By Peter B. Ruddell/Wiener Associates
The recent series of articles and the report “The Public’s Agenda for Public Education” confirm the policy direction being advanced by the Michigan Public Education Finance Project (“the Project”). Contrary to simplistic analysis portrayed in the article “Online ed expansion, school choice plan murky in 2013”, the Project has far greater policy concerns.
Additional choice and online learning options are just a couple of tactics to a new, fresh approach to school funding that the Center for Michigan research shows parents are looking for. Our project team has been working since July 2012 to draft legislation accomplishing two primary goals, as outlined by Gov. Rick Snyder’s Special Message on Education, issued April 27, 2011:
* Any Time, Any Place, Any Way, Any Pace public education system -- i.e. or ensuring each student is learning in the manner that best fits that particular student.
* Performance-based funding public education system -- i.e. bringing more accountability to K-12 funding.
Obviously, within each of these major topic areas are countless public policy and education policy issues.
The most frequent comments in numerous categories of the Center for Michigan’s report reinforce the public’s desire to enact these two policy changes:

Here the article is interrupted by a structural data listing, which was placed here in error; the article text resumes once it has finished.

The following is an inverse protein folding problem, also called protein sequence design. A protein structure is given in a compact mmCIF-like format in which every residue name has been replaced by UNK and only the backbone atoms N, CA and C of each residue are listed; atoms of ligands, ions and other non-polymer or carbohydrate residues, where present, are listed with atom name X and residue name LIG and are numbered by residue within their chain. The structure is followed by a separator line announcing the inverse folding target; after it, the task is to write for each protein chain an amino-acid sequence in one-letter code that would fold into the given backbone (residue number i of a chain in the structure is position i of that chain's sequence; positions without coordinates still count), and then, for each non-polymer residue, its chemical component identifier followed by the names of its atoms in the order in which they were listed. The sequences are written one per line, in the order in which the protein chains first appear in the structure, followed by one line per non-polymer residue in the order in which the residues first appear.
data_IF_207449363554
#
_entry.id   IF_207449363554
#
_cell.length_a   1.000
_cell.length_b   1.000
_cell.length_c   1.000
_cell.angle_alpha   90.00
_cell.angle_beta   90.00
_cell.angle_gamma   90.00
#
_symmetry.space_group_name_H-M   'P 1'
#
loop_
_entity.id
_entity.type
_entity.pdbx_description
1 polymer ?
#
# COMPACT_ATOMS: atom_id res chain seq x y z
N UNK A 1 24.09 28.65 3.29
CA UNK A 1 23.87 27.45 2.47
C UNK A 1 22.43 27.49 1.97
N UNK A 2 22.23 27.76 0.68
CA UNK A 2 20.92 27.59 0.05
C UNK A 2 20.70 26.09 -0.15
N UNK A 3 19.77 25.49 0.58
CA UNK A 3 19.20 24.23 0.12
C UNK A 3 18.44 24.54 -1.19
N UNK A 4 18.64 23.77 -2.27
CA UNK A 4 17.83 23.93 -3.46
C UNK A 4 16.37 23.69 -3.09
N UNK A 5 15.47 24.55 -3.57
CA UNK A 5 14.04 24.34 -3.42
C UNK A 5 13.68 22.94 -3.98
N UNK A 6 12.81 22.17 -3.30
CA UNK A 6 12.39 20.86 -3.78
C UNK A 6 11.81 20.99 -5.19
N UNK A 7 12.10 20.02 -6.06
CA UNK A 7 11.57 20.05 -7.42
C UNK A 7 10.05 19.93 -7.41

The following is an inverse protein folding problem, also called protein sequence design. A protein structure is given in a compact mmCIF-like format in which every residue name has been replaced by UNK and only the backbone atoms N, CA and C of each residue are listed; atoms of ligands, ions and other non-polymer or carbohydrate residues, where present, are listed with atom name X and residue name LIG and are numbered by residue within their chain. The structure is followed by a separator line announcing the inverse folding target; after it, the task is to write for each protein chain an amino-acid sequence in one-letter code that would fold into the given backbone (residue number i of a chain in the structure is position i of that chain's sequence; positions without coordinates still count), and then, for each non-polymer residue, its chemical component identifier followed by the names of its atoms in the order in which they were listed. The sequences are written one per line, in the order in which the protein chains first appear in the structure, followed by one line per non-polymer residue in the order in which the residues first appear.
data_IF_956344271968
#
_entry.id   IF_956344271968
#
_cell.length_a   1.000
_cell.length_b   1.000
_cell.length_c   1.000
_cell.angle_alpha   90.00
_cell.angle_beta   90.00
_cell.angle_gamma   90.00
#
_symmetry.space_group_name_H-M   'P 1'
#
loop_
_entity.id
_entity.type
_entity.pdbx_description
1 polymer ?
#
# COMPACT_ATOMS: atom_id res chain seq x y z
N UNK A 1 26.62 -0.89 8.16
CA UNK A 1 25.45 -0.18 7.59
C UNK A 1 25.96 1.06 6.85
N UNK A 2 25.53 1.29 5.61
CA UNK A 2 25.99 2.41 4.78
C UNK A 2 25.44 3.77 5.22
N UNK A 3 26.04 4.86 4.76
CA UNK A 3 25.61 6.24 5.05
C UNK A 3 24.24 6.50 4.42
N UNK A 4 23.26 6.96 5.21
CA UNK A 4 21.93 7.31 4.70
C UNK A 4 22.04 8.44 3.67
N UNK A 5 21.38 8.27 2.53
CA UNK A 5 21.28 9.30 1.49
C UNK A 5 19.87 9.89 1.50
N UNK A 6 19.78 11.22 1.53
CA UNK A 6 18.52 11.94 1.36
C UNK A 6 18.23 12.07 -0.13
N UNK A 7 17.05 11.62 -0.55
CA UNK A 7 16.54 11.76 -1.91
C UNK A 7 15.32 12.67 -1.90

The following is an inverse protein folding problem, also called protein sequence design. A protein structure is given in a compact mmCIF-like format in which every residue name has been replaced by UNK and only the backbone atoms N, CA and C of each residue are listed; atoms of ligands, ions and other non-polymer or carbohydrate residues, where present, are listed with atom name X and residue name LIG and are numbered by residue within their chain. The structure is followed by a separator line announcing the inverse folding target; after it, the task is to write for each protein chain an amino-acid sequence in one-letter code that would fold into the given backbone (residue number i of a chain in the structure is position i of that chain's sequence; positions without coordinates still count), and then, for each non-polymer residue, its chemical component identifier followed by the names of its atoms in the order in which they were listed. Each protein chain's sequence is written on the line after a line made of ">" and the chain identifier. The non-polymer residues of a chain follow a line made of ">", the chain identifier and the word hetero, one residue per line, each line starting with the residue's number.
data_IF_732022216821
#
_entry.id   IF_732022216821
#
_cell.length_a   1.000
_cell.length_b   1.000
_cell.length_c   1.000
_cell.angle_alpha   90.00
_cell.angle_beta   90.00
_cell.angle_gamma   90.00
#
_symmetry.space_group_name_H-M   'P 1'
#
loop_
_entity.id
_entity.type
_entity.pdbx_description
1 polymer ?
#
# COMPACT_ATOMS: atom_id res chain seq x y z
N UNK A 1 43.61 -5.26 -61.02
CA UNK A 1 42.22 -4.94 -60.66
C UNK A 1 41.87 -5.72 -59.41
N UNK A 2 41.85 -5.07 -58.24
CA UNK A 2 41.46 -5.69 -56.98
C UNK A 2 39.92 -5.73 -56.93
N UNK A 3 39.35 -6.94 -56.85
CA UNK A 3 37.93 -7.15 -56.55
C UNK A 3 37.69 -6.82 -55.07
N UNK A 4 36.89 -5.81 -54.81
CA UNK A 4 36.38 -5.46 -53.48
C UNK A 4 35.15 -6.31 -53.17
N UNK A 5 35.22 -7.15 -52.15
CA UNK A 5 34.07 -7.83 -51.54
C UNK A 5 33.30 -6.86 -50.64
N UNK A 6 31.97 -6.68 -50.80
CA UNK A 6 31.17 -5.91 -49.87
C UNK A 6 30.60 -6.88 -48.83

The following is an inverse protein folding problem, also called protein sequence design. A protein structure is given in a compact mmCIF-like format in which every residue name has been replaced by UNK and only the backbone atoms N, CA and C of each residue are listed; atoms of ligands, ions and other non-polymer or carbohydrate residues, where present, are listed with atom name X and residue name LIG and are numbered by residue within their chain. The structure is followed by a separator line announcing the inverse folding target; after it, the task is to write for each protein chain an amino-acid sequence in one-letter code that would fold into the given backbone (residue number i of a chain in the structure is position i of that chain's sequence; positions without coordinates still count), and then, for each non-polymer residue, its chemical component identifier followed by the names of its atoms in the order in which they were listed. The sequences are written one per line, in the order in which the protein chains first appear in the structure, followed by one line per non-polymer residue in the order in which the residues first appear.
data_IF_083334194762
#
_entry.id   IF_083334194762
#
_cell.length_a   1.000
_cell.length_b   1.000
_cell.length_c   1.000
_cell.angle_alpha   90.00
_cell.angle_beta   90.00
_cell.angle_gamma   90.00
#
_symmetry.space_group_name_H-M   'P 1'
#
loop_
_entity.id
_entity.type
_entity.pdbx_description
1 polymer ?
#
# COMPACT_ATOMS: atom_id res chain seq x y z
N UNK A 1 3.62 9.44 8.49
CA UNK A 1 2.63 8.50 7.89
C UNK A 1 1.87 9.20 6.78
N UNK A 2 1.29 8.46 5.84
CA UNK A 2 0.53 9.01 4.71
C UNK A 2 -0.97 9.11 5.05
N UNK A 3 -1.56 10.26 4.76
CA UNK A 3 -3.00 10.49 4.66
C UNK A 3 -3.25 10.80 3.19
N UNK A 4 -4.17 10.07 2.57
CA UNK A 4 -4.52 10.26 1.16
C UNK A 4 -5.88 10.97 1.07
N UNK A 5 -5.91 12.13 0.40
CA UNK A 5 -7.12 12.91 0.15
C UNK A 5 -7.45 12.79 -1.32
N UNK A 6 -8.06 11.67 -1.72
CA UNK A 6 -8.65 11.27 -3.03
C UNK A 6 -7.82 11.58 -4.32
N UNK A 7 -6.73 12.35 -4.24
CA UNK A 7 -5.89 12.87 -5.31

* “Adapt teaching to individual student needs” – top comment in “Areas in need of More Investment.”
* “More accountability and efficiency in K-12 funding is needed” – top comment in “Areas in need of Financial Reform” and top comment among all topics.
* “Get creative; more teaching models; curriculum choices, individualized learning and critical think” – top comment in “Regarding Student Learning.”
It is clear from the Center for Michigan’s report and the numerous conversations I personally had with school administrators, teachers, parents, work force development agencies, businesses and others, there is a growing desire to improve our public education system by instilling more personalized education for each student and to create greater accountability for the nearly $14 billion of taxpayer funds supporting Michigan’s public education system. The unresolved question is the best public policy for Michigan in accomplishing these goals.
In the coming weeks, we will be releasing the final report and bill draft of the proposed Michigan Public Education Finance Act. This will be a thoughtful and diligent attempt to provide the public answers to the best public policy changes necessary to personalize education and bring greater accountability to the K-12 funding system.